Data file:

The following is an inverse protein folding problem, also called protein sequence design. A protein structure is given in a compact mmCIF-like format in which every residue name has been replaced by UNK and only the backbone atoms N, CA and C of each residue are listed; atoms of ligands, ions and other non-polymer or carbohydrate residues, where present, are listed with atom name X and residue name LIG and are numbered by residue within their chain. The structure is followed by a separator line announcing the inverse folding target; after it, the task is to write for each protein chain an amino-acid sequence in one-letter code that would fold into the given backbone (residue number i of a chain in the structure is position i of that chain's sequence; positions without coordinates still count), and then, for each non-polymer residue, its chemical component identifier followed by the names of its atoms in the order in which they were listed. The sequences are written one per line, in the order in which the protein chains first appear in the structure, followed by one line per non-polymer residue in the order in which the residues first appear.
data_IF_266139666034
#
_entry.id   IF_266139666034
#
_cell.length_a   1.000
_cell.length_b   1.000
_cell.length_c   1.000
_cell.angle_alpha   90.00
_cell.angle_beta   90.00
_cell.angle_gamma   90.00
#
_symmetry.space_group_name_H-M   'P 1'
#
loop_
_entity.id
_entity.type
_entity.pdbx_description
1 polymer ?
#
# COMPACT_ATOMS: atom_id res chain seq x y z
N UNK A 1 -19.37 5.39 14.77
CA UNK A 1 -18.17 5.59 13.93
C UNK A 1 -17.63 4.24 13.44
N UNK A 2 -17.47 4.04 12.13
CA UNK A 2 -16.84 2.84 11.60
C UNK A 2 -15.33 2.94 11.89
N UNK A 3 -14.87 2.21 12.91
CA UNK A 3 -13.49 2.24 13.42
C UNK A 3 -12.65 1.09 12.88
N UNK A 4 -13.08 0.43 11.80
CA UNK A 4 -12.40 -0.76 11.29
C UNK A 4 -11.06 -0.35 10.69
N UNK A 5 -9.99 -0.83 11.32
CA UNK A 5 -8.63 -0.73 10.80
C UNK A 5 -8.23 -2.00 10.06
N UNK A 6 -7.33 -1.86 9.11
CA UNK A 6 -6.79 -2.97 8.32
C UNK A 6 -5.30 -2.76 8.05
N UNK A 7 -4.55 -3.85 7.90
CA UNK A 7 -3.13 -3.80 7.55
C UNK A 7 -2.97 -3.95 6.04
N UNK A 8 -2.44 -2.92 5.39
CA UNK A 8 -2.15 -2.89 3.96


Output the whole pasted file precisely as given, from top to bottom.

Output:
The following is an inverse protein folding problem, also called protein sequence design. A protein structure is given in a compact mmCIF-like format in which every residue name has been replaced by UNK and only the backbone atoms N, CA and C of each residue are listed; atoms of ligands, ions and other non-polymer or carbohydrate residues, where present, are listed with atom name X and residue name LIG and are numbered by residue within their chain. The structure is followed by a separator line announcing the inverse folding target; after it, the task is to write for each protein chain an amino-acid sequence in one-letter code that would fold into the given backbone (residue number i of a chain in the structure is position i of that chain's sequence; positions without coordinates still count), and then, for each non-polymer residue, its chemical component identifier followed by the names of its atoms in the order in which they were listed. The sequences are written one per line, in the order in which the protein chains first appear in the structure, followed by one line per non-polymer residue in the order in which the residues first appear.
data_IF_266139666034
#
_entry.id   IF_266139666034
#
_cell.length_a   1.000
_cell.length_b   1.000
_cell.length_c   1.000
_cell.angle_alpha   90.00
_cell.angle_beta   90.00
_cell.angle_gamma   90.00
#
_symmetry.space_group_name_H-M   'P 1'
#
loop_
_entity.id
_entity.type
_entity.pdbx_description
1 polymer ?
#
# COMPACT_ATOMS: atom_id res chain seq x y z
N UNK A 1 -19.37 5.39 14.77
CA UNK A 1 -18.17 5.59 13.93
C UNK A 1 -17.63 4.24 13.44
N UNK A 2 -17.47 4.04 12.13
CA UNK A 2 -16.84 2.84 11.60
C UNK A 2 -15.33 2.94 11.89
N UNK A 3 -14.87 2.21 12.91
CA UNK A 3 -13.49 2.24 13.42
C UNK A 3 -12.65 1.09 12.88
N UNK A 4 -13.08 0.43 11.80
CA UNK A 4 -12.40 -0.76 11.29
C UNK A 4 -11.06 -0.35 10.69
N UNK A 5 -9.99 -0.83 11.32
CA UNK A 5 -8.63 -0.73 10.80
C UNK A 5 -8.23 -2.00 10.06
N UNK A 6 -7.33 -1.86 9.11
CA UNK A 6 -6.79 -2.97 8.32
C UNK A 6 -5.30 -2.76 8.05
N UNK A 7 -4.55 -3.85 7.90
CA UNK A 7 -3.13 -3.80 7.55
C UNK A 7 -2.97 -3.95 6.04
N UNK A 8 -2.44 -2.92 5.39
CA UNK A 8 -2.15 -2.89 3.96